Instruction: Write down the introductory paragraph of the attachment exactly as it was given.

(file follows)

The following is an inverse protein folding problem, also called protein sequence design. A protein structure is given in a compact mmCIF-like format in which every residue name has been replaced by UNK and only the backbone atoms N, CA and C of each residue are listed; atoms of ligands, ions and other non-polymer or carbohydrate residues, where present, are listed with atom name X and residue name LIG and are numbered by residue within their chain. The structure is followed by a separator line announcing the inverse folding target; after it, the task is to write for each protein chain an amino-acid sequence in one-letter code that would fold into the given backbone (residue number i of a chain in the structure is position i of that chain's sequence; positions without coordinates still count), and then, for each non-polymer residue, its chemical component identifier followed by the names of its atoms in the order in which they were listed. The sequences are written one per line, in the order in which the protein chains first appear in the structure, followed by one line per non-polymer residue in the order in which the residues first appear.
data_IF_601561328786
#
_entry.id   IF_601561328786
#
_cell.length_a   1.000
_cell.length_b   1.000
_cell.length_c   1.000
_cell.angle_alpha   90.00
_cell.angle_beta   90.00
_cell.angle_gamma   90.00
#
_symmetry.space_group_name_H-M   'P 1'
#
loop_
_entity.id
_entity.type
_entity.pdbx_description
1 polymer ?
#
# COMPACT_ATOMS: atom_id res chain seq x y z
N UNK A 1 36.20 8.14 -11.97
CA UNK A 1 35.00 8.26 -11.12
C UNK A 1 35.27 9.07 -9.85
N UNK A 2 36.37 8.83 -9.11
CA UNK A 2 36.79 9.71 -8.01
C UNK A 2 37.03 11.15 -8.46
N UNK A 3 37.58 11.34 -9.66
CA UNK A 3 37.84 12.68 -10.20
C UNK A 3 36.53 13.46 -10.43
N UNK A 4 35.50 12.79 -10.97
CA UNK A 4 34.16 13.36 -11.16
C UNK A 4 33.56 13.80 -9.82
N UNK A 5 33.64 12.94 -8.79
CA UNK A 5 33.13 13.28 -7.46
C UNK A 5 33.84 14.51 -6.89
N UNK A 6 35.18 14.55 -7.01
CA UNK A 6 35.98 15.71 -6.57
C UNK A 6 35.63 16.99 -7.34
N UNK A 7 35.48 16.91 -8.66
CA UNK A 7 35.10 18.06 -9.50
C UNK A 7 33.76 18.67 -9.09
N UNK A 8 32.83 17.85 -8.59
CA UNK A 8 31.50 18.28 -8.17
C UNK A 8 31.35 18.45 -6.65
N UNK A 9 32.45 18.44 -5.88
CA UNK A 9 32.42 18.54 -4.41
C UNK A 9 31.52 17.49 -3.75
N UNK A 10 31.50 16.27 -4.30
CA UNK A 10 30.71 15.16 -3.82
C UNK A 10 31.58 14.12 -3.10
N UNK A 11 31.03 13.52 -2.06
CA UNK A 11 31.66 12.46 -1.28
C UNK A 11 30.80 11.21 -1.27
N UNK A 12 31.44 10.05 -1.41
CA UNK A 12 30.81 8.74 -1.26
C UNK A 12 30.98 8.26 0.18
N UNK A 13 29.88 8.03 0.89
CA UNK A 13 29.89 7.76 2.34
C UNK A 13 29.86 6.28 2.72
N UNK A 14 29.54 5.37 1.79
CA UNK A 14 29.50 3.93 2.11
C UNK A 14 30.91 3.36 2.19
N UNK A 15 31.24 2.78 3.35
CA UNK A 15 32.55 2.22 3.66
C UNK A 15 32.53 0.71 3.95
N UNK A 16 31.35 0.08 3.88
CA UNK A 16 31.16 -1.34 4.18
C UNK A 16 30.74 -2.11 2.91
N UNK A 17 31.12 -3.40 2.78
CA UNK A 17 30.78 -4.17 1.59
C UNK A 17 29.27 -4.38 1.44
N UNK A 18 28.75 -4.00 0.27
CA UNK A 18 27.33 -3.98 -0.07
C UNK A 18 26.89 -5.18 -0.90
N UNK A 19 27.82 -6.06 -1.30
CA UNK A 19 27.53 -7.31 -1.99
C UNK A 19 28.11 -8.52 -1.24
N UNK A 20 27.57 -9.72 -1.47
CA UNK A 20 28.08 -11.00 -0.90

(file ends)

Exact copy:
The following is an inverse protein folding problem, also called protein sequence design. A protein structure is given in a compact mmCIF-like format in which every residue name has been replaced by UNK and only the backbone atoms N, CA and C of each residue are listed; atoms of ligands, ions and other non-polymer or carbohydrate residues, where present, are listed with atom name X and residue name LIG and are numbered by residue within their chain. The structure is followed by a separator line announcing the inverse folding target; after it, the task is to write for each protein chain an amino-acid sequence in one-letter code that would fold into the given backbone (residue number i of a chain in the structure is position i of that chain's sequence; positions without coordinates still count), and then, for each non-polymer residue, its chemical component identifier followed by the names of its atoms in the order in which they were listed. The sequences are written one per line, in the order in which the protein chains first appear in the structure, followed by one line per non-polymer residue in the order in which the residues first appear.